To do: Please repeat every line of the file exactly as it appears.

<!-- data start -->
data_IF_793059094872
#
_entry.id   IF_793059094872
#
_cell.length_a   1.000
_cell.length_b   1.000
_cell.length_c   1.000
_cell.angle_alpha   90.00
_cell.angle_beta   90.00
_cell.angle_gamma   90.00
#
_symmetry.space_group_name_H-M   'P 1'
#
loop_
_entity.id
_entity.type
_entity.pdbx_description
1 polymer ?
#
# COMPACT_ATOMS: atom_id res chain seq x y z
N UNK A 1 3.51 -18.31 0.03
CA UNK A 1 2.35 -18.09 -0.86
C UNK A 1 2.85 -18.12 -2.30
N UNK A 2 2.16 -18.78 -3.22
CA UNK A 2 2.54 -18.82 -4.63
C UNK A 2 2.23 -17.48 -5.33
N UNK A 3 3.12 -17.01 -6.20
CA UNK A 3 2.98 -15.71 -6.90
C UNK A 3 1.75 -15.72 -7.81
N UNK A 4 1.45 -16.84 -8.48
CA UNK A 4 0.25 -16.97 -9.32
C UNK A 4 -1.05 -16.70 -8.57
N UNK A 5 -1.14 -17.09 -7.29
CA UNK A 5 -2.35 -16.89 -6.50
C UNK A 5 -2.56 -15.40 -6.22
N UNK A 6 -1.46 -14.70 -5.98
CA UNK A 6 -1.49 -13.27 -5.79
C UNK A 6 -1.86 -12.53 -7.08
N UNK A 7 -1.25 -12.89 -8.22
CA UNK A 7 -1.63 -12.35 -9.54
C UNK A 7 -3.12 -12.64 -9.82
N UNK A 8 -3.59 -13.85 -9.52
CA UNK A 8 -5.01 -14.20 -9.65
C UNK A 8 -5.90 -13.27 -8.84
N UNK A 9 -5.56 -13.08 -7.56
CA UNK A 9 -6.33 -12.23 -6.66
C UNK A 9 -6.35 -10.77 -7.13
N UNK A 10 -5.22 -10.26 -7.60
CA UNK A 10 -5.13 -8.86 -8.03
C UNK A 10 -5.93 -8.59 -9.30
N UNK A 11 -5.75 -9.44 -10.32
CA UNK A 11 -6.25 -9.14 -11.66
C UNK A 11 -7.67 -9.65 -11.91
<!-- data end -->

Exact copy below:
data_IF_793059094872
#
_entry.id   IF_793059094872
#
_cell.length_a   1.000
_cell.length_b   1.000
_cell.length_c   1.000
_cell.angle_alpha   90.00
_cell.angle_beta   90.00
_cell.angle_gamma   90.00
#
_symmetry.space_group_name_H-M   'P 1'
#
loop_
_entity.id
_entity.type
_entity.pdbx_description
1 polymer ?
#
# COMPACT_ATOMS: atom_id res chain seq x y z
N UNK A 1 3.51 -18.31 0.03
CA UNK A 1 2.35 -18.09 -0.86
C UNK A 1 2.85 -18.12 -2.30
N UNK A 2 2.16 -18.78 -3.22
CA UNK A 2 2.54 -18.82 -4.63
C UNK A 2 2.23 -17.48 -5.33
N UNK A 3 3.12 -17.01 -6.20
CA UNK A 3 2.98 -15.71 -6.90
C UNK A 3 1.75 -15.72 -7.81
N UNK A 4 1.45 -16.84 -8.48
CA UNK A 4 0.25 -16.97 -9.32
C UNK A 4 -1.05 -16.70 -8.57
N UNK A 5 -1.14 -17.09 -7.29
CA UNK A 5 -2.35 -16.89 -6.50
C UNK A 5 -2.56 -15.40 -6.22
N UNK A 6 -1.46 -14.70 -5.98
CA UNK A 6 -1.49 -13.27 -5.79
C UNK A 6 -1.86 -12.53 -7.08
N UNK A 7 -1.25 -12.89 -8.22
CA UNK A 7 -1.63 -12.35 -9.54
C UNK A 7 -3.12 -12.64 -9.82
N UNK A 8 -3.59 -13.85 -9.52
CA UNK A 8 -5.01 -14.20 -9.65
C UNK A 8 -5.90 -13.27 -8.84
N UNK A 9 -5.56 -13.08 -7.56
CA UNK A 9 -6.33 -12.23 -6.66
C UNK A 9 -6.35 -10.77 -7.13
N UNK A 10 -5.22 -10.26 -7.60
CA UNK A 10 -5.13 -8.86 -8.03
C UNK A 10 -5.93 -8.59 -9.30
N UNK A 11 -5.75 -9.44 -10.32
CA UNK A 11 -6.25 -9.14 -11.66
C UNK A 11 -7.67 -9.65 -11.91